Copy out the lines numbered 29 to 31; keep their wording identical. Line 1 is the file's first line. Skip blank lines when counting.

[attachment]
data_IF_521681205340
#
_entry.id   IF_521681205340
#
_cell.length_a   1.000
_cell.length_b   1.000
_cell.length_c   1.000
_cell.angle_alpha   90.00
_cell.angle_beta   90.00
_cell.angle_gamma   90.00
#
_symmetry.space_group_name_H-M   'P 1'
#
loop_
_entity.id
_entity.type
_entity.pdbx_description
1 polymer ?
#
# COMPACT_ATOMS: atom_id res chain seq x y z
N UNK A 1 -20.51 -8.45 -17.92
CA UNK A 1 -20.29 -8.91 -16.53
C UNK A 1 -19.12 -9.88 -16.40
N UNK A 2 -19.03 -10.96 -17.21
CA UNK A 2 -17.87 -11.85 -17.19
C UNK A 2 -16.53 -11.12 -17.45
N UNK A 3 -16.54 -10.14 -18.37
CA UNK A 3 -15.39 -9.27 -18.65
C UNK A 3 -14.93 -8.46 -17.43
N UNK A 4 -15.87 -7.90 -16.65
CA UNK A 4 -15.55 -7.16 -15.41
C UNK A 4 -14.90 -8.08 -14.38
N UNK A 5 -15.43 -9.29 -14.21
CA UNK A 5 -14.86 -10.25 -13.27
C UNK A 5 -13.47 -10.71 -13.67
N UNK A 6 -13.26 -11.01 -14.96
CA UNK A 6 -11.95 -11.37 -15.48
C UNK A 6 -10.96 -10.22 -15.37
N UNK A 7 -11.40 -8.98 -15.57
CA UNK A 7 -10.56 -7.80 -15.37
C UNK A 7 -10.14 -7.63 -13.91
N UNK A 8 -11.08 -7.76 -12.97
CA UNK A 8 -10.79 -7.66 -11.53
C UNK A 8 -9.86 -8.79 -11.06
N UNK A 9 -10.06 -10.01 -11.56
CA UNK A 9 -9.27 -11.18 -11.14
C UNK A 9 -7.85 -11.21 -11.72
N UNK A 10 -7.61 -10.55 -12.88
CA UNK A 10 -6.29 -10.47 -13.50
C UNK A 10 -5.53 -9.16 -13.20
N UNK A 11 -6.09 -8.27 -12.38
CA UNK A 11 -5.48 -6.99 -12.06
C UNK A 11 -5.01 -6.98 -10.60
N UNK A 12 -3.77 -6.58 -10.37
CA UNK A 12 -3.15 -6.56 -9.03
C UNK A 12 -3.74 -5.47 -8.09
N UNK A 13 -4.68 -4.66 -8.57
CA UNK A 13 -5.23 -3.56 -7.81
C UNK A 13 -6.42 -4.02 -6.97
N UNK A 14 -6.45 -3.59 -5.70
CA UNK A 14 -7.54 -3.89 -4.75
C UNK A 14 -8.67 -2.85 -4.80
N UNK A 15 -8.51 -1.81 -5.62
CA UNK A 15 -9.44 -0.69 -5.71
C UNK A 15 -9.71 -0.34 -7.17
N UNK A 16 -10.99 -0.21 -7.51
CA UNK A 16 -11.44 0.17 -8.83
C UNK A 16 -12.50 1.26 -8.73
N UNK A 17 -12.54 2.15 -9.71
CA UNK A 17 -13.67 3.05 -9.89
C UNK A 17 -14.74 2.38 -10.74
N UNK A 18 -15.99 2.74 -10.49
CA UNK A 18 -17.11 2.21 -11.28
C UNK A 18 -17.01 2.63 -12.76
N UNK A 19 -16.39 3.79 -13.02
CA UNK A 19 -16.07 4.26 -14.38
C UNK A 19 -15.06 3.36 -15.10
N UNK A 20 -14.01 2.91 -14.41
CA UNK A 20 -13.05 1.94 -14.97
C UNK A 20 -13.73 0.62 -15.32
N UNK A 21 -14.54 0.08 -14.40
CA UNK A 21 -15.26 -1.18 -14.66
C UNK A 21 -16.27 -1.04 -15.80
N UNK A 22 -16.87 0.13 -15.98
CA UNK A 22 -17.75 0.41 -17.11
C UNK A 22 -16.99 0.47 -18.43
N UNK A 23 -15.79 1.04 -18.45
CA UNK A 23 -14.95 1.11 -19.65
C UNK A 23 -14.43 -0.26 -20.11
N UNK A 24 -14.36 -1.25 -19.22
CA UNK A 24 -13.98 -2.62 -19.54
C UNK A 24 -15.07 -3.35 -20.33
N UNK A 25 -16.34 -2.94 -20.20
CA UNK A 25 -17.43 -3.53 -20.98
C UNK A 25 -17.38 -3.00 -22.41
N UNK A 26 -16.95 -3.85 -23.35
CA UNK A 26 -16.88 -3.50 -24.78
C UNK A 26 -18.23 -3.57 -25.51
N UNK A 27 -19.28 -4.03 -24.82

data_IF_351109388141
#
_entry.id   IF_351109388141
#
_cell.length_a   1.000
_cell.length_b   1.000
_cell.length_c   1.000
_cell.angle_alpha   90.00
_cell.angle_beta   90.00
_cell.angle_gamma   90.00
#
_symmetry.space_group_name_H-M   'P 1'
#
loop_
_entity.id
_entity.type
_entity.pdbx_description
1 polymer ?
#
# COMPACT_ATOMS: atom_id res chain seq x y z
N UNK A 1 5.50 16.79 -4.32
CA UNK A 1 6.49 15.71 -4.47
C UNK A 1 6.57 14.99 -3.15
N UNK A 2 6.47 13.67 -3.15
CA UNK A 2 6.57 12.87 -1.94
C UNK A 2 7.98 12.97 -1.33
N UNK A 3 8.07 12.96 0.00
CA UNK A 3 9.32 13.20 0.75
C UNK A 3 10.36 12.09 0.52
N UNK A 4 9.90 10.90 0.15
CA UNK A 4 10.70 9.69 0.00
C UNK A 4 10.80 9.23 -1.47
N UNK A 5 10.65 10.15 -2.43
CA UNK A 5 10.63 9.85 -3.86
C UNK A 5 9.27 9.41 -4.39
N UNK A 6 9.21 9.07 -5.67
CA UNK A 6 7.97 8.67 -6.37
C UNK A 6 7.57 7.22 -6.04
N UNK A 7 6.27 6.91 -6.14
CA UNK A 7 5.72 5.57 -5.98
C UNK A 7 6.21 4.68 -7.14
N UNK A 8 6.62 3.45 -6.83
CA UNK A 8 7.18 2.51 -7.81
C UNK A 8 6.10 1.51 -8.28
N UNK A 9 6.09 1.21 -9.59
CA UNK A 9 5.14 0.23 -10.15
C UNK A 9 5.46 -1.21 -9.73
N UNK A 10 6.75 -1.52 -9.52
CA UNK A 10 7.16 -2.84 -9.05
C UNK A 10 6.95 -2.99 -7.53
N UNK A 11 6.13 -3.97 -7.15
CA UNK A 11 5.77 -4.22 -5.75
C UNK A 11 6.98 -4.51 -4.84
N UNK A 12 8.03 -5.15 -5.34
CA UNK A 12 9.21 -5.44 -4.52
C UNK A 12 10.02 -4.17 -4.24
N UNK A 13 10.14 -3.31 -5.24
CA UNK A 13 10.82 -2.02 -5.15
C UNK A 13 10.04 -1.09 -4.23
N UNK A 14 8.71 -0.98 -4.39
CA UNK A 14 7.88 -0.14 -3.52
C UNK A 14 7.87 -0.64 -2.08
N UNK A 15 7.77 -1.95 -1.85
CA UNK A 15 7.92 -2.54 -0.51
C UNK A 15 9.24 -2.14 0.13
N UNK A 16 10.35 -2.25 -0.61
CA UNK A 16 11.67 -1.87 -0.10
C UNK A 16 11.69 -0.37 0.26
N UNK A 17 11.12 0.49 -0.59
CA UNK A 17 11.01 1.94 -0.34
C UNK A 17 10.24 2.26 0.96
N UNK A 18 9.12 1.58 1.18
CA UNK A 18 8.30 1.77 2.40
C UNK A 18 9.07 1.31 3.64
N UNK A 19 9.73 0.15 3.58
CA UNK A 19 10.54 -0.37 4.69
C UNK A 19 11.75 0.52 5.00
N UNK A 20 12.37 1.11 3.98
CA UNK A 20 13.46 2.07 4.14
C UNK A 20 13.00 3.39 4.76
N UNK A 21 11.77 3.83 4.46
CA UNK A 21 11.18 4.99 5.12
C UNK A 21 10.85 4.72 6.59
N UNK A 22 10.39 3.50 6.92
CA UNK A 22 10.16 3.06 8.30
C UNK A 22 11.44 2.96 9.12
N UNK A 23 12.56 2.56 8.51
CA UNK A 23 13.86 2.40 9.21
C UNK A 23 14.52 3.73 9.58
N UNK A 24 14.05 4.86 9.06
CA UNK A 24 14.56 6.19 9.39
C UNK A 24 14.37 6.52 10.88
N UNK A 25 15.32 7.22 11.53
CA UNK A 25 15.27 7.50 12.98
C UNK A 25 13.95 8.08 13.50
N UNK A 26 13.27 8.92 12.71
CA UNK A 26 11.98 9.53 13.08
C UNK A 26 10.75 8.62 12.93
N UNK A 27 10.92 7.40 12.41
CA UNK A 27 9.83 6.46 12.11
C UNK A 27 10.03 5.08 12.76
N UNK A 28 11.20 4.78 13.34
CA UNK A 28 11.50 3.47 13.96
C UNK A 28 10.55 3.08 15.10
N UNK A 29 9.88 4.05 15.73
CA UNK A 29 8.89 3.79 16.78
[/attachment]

C UNK A 3 -14.93 -8.46 -17.43
N UNK A 4 -15.87 -7.90 -16.65
CA UNK A 4 -15.55 -7.16 -15.41